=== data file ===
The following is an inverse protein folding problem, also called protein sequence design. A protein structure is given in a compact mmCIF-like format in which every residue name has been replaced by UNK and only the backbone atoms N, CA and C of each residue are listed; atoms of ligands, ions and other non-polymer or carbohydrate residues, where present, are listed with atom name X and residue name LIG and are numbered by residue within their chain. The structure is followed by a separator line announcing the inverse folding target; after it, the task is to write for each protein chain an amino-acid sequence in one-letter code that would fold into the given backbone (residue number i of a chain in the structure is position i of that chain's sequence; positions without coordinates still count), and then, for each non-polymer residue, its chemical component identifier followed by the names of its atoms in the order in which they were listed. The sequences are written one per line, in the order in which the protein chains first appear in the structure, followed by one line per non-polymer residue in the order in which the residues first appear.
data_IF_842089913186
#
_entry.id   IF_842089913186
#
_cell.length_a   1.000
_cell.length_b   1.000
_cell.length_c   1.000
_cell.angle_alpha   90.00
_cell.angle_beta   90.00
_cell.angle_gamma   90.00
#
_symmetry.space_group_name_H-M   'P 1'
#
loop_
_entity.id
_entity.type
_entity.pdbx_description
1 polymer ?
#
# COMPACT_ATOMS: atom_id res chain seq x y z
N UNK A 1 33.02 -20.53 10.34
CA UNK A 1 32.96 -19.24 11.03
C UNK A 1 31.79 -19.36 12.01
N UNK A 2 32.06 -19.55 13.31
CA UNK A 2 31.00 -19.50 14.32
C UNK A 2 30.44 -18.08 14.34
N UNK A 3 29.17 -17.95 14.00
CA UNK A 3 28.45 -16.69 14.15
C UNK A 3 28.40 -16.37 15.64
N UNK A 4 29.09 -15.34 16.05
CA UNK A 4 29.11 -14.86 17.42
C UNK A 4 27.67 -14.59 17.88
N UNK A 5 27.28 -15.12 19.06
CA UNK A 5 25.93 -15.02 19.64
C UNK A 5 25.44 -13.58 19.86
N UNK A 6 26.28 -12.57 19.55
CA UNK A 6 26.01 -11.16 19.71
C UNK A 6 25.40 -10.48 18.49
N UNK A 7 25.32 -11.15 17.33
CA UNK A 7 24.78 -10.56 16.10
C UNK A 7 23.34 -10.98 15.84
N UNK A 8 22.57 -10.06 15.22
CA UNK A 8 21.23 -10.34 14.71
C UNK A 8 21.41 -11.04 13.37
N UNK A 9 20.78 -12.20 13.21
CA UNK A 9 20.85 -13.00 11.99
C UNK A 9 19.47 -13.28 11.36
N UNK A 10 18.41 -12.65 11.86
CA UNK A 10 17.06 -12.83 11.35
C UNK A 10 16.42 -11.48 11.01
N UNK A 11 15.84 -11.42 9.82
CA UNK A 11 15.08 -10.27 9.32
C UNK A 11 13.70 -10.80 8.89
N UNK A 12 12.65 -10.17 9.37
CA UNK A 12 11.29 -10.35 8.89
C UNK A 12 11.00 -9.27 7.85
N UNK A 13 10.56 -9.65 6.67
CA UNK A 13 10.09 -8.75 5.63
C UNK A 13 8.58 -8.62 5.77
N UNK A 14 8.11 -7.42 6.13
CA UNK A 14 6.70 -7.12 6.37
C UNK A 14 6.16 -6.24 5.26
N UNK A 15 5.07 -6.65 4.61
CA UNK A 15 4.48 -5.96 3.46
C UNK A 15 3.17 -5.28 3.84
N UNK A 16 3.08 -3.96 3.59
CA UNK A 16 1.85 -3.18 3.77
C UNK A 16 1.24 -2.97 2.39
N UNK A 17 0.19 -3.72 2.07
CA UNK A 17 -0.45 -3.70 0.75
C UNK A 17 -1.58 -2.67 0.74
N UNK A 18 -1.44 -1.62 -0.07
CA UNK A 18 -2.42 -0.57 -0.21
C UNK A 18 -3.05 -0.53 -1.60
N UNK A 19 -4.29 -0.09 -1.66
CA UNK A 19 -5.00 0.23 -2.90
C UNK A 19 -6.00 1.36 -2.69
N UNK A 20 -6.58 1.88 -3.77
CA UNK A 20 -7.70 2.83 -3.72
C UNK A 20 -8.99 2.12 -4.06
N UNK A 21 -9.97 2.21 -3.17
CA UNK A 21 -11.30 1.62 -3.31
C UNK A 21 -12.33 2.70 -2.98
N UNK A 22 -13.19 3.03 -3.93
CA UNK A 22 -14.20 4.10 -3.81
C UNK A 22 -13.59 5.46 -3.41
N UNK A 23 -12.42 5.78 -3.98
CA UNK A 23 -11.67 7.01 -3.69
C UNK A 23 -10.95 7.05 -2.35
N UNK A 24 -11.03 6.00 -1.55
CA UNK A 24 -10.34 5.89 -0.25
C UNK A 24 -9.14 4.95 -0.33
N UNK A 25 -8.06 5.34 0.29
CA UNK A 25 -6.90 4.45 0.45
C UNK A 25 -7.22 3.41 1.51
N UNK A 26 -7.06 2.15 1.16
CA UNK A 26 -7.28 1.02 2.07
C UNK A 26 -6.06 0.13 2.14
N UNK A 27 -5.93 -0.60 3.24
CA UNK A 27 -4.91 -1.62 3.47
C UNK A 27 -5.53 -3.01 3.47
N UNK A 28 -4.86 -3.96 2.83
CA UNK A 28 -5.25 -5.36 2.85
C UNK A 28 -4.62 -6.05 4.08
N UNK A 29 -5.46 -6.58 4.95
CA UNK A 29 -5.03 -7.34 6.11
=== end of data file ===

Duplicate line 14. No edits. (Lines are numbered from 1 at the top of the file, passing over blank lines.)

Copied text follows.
#